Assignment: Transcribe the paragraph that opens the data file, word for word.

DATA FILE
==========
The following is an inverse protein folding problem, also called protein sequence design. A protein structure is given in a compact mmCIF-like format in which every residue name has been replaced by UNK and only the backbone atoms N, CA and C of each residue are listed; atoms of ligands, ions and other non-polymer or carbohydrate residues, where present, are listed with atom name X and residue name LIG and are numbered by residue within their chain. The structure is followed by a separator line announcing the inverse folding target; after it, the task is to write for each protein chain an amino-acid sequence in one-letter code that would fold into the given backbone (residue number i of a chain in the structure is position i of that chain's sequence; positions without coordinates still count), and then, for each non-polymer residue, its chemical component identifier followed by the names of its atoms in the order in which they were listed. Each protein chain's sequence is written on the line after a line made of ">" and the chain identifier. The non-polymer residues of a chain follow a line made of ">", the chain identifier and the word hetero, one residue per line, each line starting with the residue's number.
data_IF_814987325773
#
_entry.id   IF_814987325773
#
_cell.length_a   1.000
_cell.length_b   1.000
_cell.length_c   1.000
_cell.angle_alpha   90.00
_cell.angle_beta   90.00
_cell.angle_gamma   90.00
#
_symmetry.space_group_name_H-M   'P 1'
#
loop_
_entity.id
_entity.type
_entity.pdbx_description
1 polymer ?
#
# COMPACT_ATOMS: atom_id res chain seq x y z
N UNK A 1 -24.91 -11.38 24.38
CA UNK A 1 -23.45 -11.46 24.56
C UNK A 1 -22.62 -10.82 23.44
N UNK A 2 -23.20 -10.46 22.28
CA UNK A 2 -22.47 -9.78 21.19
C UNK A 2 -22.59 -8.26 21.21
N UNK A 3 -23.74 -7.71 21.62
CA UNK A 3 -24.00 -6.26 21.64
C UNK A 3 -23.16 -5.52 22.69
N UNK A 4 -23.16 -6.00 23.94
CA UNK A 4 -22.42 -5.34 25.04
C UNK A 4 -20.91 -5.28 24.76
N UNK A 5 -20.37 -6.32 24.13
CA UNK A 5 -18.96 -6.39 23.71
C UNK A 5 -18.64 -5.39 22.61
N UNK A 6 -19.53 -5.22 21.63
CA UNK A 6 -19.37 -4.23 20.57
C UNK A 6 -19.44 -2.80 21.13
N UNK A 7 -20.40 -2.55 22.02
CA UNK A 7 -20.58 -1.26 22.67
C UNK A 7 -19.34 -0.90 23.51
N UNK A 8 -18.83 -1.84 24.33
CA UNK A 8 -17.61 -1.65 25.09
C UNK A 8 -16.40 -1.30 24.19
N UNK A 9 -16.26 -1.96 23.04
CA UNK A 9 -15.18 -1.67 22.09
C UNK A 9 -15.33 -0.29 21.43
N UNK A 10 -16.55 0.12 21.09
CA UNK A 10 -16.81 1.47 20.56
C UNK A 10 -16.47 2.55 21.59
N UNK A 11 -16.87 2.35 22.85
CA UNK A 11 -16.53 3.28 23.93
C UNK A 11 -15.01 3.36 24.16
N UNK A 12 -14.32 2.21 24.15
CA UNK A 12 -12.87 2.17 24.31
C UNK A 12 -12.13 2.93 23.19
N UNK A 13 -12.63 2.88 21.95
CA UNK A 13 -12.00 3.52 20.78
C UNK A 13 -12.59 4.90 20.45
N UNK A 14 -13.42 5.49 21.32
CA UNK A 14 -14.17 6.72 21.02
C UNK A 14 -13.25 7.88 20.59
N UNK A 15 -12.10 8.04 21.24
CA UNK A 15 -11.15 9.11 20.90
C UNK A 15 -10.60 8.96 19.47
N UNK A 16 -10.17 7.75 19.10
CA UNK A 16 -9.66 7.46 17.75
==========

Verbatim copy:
The following is an inverse protein folding problem, also called protein sequence design. A protein structure is given in a compact mmCIF-like format in which every residue name has been replaced by UNK and only the backbone atoms N, CA and C of each residue are listed; atoms of ligands, ions and other non-polymer or carbohydrate residues, where present, are listed with atom name X and residue name LIG and are numbered by residue within their chain. The structure is followed by a separator line announcing the inverse folding target; after it, the task is to write for each protein chain an amino-acid sequence in one-letter code that would fold into the given backbone (residue number i of a chain in the structure is position i of that chain's sequence; positions without coordinates still count), and then, for each non-polymer residue, its chemical component identifier followed by the names of its atoms in the order in which they were listed. Each protein chain's sequence is written on the line after a line made of ">" and the chain identifier. The non-polymer residues of a chain follow a line made of ">", the chain identifier and the word hetero, one residue per line, each line starting with the residue's number.